Wednesday, April 18, 2012

2012 Table Inheritance

In AX 2012, a table can derive from another table. Two properties SupportInheritance and Extends together control table inheritance

Few important points to remember:
1. Table inheritance is described in terms of base table and derived table. Terms Parent/Child table are used to describe foreign key relationships.
2. When a row is inserted into a derived table, AX kernel inserts the fields from the derived table into the derived table and the fields from the base table into the base table.
3. The RecId field in both the base and derived tables is the same.
4. The InstanceRelationType field on the base table stores the Id of the derived table that the record originated in.
5. In case there are more than 2 tables in the hierarchy, a field relationType is also filled by the AX kernel. The relationType field stores the Id for the table directly above the current table in the hierarchy. The field in invisible in Table browser but can be seen in SQL.
6. Deleting a record in a base table or a derived table will automatically cascade delete the record in other table(s).

Downcasting is casting a base table to a derived table. If a base table has more than one table derived from it and you cast to a derived table, you will see the fields in the derived and base tables that exist for that record.

Imagine a case of three tables.
TableDerived2  extends TableDerived1 extends TableBase
Syntax for downcasting from TableDerived1 to TableDerived2 :
TableDerived1 tableDerived1;
TableDerived2 tableDerived2;
select * from tableDerived1 where tableDerived1.Field1 == 'Demo';
if(tableDerived1 is TableDerived2)  //is keyword
            tableDerived2 = tableDerived1 as TableDerived2;  //as keyword
is and as - the new yin and yang?
The "is" operator returns true if the table is a derived of the base table, or if the object is the same type as the class.
The "as" keyword is used to downcast a base table variable to a derived table variable. The "as" keyword tells the compiler that you believe the downcast will be valid during run time. The "as" keyword applies to the downcasting of both tables and classes. If the cast is not valid at runtime, null is assigned to the variable.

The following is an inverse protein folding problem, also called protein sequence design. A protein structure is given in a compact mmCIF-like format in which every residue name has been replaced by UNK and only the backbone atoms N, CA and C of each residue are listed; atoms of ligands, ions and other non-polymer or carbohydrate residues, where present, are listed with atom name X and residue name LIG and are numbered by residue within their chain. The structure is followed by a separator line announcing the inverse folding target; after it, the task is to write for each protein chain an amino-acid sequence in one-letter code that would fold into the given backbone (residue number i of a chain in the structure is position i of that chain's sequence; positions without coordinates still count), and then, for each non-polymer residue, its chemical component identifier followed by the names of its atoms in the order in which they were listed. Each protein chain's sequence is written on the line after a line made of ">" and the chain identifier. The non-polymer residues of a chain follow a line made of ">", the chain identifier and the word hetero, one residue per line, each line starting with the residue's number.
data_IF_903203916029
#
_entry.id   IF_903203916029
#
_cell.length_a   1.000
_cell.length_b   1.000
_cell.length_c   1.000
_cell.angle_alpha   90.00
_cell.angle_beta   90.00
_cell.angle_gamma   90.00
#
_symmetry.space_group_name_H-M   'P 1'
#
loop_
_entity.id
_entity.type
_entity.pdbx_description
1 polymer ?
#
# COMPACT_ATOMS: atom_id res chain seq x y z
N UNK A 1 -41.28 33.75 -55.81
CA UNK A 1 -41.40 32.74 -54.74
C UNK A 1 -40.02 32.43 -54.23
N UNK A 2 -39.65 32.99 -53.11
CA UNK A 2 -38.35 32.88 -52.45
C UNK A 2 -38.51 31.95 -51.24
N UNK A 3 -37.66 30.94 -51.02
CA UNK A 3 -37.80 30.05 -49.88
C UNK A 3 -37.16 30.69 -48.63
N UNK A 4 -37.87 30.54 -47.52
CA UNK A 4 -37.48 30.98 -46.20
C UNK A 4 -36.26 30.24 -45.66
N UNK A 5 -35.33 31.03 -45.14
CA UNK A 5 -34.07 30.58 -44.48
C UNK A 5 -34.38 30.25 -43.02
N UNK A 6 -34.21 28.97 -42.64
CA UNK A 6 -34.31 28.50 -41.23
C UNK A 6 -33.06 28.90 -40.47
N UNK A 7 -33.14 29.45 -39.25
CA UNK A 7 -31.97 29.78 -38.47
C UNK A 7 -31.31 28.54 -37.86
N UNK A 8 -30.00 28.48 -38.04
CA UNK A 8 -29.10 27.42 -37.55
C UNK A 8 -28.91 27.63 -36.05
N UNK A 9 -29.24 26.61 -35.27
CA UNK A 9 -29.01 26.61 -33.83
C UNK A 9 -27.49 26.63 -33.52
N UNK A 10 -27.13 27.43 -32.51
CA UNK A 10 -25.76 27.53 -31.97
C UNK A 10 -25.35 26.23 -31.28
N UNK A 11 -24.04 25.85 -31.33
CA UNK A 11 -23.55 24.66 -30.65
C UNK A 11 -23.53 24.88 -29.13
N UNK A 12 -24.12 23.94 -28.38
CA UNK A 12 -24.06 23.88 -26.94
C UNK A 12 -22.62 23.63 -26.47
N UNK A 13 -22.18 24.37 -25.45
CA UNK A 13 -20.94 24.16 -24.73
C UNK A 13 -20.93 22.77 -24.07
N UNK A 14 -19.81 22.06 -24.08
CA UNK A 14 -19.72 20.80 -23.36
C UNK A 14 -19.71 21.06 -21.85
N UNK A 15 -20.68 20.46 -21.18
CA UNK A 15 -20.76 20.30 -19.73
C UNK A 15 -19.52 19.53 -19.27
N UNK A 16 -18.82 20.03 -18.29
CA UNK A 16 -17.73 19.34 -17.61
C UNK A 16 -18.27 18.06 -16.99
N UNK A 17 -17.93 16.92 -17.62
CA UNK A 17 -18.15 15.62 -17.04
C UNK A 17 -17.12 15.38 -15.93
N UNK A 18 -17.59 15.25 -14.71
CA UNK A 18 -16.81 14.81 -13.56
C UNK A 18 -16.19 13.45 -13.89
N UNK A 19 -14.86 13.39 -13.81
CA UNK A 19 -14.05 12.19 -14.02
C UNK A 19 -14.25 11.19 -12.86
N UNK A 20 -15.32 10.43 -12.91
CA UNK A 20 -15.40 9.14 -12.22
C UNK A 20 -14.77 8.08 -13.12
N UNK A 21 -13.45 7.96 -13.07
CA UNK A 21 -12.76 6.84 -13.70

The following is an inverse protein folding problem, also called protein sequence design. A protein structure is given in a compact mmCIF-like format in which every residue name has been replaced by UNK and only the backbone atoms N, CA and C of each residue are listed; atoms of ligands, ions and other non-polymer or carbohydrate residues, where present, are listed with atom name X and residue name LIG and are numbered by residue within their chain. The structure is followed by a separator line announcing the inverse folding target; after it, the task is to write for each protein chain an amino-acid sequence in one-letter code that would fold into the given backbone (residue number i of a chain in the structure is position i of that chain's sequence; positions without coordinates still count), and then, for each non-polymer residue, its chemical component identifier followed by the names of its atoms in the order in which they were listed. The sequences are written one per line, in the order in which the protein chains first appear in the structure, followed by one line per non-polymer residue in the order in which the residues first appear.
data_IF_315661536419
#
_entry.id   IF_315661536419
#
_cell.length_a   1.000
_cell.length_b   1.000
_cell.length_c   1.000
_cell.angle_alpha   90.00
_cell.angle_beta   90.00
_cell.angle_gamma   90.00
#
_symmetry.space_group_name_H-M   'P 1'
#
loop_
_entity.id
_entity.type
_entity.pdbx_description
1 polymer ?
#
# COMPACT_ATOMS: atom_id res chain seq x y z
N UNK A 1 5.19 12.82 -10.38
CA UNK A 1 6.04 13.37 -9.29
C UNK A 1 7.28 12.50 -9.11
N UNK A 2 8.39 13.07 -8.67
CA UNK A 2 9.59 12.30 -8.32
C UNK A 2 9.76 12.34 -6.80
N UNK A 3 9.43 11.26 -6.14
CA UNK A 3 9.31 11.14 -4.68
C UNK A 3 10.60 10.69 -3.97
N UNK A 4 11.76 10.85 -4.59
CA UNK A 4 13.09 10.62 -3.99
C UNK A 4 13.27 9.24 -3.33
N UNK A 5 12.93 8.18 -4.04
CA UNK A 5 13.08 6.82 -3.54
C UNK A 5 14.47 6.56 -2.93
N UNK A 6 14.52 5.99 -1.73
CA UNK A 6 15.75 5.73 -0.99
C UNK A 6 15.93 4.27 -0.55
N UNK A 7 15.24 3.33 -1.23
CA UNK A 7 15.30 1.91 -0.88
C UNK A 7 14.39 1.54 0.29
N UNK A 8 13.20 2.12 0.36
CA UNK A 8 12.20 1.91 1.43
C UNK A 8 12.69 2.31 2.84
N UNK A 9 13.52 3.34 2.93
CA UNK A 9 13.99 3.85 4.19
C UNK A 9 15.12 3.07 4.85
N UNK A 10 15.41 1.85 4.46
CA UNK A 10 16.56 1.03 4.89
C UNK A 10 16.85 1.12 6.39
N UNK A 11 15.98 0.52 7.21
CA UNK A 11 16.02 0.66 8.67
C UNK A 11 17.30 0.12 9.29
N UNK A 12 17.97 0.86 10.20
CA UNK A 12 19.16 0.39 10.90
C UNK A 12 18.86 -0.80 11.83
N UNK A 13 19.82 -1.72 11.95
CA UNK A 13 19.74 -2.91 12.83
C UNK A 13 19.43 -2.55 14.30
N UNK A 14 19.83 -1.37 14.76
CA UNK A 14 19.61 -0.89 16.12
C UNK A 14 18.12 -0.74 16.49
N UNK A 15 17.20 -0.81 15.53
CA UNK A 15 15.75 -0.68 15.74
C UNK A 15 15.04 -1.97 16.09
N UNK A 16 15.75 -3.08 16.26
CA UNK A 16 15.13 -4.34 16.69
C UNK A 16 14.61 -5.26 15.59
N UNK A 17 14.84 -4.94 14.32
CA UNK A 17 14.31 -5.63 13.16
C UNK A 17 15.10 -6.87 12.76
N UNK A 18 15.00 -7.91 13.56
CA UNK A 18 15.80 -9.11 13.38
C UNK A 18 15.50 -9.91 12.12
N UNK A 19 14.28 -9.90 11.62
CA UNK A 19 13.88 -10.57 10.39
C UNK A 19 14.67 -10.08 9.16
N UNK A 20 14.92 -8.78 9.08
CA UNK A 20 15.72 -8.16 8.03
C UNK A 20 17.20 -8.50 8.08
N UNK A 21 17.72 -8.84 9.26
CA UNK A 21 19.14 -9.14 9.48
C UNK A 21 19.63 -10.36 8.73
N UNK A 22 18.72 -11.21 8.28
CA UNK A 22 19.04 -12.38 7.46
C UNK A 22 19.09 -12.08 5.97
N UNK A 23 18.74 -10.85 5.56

Like downcasting, we have upcasting as well. More on that later.
Also, once a table has been downcasted to a type using the "as" keyword, the methods on that table are available for use as are the methods on its base table.

Abstract err... table?
The Abstract property on a table indicates that a table buffer cannot be instantiated directly. It can only be instantiated through its descendent/derived tables. This is very similar in concept to an abstract class.

Derived Data Sources
If you drop a base table as a datasource in a form, a new type of node called Derived Datasources appears. The Derived Datasources node on a form contains all of the tables that inherit from the base table added as a data source to that form.
If a form is using a data source that has multiple derived data sources, the query the form uses to retrieve data can be very expensive. To reduce the size of the query use the OnlyFetchActive property located on a form data source. When the OnlyFetchActive property is set to Yes the query generated by the form only joins to the tables that have bound controls on the form's design.

Very interesting concept indeed. But table inheritance should be used sparingly and only where it truly makes sense. Because it has its own performance degradations.

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